Case: Strategy realignmet pays off

Below case study is based on a business performance project run by two Black Swan Consulting partners. The case has been modified to disguise the company in question however it illustrates how BSC work.

Background

CA (name disguised), based in a European country, is focused on diagnosis and monitoring of a prevalent chronic disease. The company CA was established in the late 90´ties by a leading clinical researcher and expert in the technology that remains the foundation for the company.

The conventional diagnostic process used by doctors offers a relatively crude diagnosis of the disease in question, which covers three different underlying clinical manifestations. In order both to reduce costs related to treatment and to improve the quality of life of the patient the three manifestations should ideally be treated differently however with the current diagnostic tools and treatment protocols such differentiation rarely takes place.

In 2001, CA developed and launched the first diagnostic device that allows for performing a differential diagnosis of the patient suffering from said respiratory disease. The diagnostic test requires a device and a test kit.

The new technology offers two distinct advantages:

  1. The diagnosis allows for an identification of the large sub-population unresponsive to the medication prescribed as standard reducing treatment cost to society
  2. The methodology of the device proved also to be ideal for monitoring and optimising the treatment of the patient category responsive to the expensive treatment both reducing treatment costs and optimising the patients´ quality of life.

Though the underlying technology may be complicated the unique CA offering was simple, i.e. through optimised diagnosis patients would be offered a better treatment of their disease and the cost burden to the payers would be reduced.

The early years were focused on research and development and the links to the founder´s academic institution were close. The development of one device led to the next, improved version and though consensus amongst leading academics and key opinion leaders about the clinical value and a high use in clinical trials the commercialisation was not in focus and the device did not enter clinical practice.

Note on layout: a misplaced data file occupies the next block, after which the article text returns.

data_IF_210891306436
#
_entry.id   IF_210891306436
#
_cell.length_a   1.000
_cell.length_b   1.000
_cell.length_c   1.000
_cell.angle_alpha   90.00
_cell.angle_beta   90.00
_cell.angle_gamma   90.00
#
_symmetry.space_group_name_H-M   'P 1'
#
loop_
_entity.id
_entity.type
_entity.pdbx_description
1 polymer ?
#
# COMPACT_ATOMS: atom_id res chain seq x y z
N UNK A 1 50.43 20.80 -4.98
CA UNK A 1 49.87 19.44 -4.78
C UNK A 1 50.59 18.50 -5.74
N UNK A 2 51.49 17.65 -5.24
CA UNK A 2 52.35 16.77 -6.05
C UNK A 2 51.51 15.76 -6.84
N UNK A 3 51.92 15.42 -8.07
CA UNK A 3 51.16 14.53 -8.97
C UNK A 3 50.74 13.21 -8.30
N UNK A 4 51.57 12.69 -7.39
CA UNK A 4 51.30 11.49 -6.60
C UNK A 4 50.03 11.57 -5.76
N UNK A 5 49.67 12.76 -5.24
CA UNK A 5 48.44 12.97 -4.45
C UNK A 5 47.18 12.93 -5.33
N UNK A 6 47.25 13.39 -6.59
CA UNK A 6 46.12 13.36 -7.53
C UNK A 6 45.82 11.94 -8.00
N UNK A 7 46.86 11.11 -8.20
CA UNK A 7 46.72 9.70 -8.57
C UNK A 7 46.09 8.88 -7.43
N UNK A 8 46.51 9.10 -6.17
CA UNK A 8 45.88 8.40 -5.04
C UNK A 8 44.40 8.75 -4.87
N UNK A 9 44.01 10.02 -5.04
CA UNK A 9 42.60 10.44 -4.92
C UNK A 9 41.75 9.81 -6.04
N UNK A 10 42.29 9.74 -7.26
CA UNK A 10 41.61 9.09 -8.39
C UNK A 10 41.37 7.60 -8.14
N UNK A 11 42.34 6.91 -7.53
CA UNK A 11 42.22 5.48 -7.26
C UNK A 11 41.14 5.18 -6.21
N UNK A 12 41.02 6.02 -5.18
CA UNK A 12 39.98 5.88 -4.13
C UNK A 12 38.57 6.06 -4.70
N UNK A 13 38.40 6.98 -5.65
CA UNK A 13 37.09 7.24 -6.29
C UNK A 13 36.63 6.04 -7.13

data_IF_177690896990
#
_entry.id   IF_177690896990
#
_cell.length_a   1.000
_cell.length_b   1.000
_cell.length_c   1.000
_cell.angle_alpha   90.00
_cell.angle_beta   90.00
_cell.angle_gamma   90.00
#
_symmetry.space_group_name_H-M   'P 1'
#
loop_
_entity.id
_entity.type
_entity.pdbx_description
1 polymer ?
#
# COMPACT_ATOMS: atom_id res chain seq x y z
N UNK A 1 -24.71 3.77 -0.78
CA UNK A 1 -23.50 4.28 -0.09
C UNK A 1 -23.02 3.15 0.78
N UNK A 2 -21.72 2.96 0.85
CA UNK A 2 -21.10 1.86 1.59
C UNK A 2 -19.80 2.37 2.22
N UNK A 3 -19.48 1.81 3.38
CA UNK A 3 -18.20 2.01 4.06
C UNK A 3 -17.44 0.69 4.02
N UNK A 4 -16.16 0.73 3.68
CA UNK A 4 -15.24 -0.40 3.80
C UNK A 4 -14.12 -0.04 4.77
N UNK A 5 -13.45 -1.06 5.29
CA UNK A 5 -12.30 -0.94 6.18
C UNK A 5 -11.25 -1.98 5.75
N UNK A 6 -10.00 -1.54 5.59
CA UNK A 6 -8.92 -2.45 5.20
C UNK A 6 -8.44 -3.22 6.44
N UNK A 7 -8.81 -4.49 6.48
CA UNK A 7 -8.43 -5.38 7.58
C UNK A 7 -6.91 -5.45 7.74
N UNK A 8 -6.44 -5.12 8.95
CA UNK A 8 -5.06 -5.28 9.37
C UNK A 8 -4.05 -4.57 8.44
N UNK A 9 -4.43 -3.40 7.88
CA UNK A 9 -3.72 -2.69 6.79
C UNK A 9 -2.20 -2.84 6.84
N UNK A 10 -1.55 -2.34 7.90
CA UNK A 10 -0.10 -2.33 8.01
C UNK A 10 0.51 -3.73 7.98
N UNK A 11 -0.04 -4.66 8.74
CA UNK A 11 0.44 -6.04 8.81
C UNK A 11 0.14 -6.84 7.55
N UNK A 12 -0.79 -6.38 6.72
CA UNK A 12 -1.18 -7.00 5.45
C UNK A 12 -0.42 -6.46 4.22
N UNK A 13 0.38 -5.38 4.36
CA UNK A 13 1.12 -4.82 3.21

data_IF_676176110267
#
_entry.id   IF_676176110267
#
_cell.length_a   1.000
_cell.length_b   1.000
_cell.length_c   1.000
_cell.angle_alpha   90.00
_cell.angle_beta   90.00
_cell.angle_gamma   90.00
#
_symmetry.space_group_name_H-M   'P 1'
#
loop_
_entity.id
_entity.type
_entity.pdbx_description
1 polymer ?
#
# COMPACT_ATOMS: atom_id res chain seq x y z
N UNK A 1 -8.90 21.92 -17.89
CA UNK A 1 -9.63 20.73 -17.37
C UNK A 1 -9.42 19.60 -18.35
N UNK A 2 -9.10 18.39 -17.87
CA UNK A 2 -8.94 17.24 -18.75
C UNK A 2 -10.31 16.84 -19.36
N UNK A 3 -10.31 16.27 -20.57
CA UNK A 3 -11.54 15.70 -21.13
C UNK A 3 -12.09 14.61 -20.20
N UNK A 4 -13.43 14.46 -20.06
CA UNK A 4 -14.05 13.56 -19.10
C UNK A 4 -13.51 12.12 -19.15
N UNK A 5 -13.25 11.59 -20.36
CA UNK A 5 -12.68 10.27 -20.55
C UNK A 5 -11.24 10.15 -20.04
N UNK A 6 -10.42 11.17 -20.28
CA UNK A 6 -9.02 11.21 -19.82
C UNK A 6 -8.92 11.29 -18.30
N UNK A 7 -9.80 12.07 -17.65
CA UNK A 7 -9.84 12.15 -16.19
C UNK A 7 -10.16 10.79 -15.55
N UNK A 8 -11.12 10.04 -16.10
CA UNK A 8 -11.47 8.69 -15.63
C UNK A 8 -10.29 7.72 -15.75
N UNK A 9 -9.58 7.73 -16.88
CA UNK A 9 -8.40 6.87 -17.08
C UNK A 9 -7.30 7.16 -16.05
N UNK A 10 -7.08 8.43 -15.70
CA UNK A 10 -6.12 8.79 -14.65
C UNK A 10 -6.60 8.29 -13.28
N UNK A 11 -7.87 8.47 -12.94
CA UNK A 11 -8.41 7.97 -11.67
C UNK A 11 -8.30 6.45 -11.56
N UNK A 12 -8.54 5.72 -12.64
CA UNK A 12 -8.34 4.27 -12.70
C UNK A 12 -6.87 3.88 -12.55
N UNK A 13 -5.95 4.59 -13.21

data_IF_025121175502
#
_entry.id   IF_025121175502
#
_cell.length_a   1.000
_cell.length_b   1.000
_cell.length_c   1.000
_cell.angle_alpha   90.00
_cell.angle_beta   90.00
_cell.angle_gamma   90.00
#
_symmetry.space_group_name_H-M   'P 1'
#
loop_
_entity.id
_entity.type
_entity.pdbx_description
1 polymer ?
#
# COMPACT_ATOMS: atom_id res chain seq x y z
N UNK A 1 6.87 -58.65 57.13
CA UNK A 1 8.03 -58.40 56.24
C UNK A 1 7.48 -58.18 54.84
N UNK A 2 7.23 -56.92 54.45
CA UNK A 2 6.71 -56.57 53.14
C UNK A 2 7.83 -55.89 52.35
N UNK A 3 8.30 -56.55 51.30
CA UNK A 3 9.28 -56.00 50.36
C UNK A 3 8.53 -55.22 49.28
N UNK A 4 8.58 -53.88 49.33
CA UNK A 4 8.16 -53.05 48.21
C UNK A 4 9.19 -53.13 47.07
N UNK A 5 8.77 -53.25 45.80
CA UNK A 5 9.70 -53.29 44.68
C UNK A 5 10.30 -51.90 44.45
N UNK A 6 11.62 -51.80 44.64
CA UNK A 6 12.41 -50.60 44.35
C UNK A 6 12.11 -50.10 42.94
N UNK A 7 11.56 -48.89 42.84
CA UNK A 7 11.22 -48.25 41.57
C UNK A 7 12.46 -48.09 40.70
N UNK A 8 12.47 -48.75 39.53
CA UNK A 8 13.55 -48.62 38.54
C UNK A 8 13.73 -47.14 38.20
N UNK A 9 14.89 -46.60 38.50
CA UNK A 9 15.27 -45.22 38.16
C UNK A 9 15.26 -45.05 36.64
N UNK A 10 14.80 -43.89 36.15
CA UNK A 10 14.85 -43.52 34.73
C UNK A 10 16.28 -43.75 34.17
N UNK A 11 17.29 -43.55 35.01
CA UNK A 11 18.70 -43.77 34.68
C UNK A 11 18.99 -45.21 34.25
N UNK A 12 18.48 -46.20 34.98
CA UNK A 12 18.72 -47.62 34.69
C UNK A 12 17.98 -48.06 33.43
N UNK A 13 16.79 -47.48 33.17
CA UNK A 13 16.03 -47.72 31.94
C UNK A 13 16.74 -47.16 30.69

Nine years later CA went public and raised money to carry the company through the commercialisation phase to profitability which was expected to be reached 40 months later.

Based on the abundant supportive data material from clinical trials Company CA was to establish the use of the differential diagnostic technology in primary and secondary care. A new commercially focused management team was put in place; the team was made up of senior people from big well-known companies with years of sales experience in medical devices.

Three years later the commercial break-through was still in the waiting however the P&L was suffering from expenses relating to the increase in commercial activities. Critically CA had not yet achieved general reimbursement for its products and use was primarily taking place in clinical trials. Unexpectedly Company CA needed another round of funding to secure the commercial break-through.

In order to validate the strategic approach taken the Board of Company CA commissioned Black Swan Consulting to provide an in-depth analysis of the current approach and, if relevant, recommend adjustments for how to proceed.

The A (Analysis)

Data collection

BSC was provided access to the company´s financial accounts including budgets and sales data, IMS in-market sales data, and strategy and operational plans from the last three years.

In addition to analysing the above materials BSC carried out three critical series of interviews:

  • Interview with the individuals of the current and former management team
  • Qualitative market research amongst KOLs (n=6) and selected primary care physicians (n=6) from three major markets
  • In-depth interviews with payers (n=6) from three major markets

Selected findings

The review of the internal data and plans were done by BSC in collaboration with an internal group of senior people.

Internal interviews and review of data

The analysis revealed a constant over-optimistic forecasting scheme in which failure to meet a given target led to increase of the coming periods´ targets so the break-even time point could be kept. This had led to a general discourage internal attitude of amongst employees, one of “the numbers do not mean anything and the targets do no matter”. More importantly, the perception amongst managers was that “the top is dishonest with us and it is the emperor´s new clothes but without an honest child” which, in turn, had led to low motivation.

AC had hired a number of commercial officers and, moreover, deployed own sales people in key markets like the US, Germany, France, the UK and others. Also, in addition to the HQ offices in Europe, offices were opened in the US and in Switzerland (see below).